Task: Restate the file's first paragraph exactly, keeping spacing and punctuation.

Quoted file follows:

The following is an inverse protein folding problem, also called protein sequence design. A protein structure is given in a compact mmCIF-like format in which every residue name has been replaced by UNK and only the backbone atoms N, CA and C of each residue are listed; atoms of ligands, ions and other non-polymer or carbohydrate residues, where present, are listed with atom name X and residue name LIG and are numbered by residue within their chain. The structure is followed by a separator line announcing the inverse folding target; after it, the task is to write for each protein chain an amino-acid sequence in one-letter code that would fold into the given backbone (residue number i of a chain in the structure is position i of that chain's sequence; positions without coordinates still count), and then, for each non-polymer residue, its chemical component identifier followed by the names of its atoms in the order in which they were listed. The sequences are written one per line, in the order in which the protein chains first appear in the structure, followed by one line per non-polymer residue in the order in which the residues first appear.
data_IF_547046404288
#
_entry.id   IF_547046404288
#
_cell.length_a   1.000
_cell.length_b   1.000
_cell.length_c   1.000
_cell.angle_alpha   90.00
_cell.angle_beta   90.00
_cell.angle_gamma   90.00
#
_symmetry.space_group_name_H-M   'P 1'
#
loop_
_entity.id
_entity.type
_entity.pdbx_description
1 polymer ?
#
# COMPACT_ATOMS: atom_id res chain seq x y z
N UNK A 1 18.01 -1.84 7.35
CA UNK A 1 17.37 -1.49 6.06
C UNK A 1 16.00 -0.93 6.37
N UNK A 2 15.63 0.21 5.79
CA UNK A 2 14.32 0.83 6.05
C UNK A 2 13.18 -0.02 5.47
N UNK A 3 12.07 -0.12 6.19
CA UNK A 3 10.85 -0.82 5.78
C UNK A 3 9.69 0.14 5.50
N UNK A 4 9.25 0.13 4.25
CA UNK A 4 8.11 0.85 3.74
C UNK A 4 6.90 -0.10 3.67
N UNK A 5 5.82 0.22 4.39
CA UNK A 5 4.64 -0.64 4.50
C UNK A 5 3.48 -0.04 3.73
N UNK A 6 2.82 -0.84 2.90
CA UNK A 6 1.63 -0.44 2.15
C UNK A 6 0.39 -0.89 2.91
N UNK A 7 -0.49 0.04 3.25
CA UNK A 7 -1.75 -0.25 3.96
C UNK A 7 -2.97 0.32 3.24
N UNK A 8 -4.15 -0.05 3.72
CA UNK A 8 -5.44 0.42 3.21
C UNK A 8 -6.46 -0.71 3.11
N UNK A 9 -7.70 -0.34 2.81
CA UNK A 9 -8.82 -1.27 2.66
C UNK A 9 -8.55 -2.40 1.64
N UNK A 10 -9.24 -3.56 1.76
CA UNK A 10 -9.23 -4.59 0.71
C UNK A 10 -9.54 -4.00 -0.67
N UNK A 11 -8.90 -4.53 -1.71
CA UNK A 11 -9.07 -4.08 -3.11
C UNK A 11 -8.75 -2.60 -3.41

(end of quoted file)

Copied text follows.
The following is an inverse protein folding problem, also called protein sequence design. A protein structure is given in a compact mmCIF-like format in which every residue name has been replaced by UNK and only the backbone atoms N, CA and C of each residue are listed; atoms of ligands, ions and other non-polymer or carbohydrate residues, where present, are listed with atom name X and residue name LIG and are numbered by residue within their chain. The structure is followed by a separator line announcing the inverse folding target; after it, the task is to write for each protein chain an amino-acid sequence in one-letter code that would fold into the given backbone (residue number i of a chain in the structure is position i of that chain's sequence; positions without coordinates still count), and then, for each non-polymer residue, its chemical component identifier followed by the names of its atoms in the order in which they were listed. The sequences are written one per line, in the order in which the protein chains first appear in the structure, followed by one line per non-polymer residue in the order in which the residues first appear.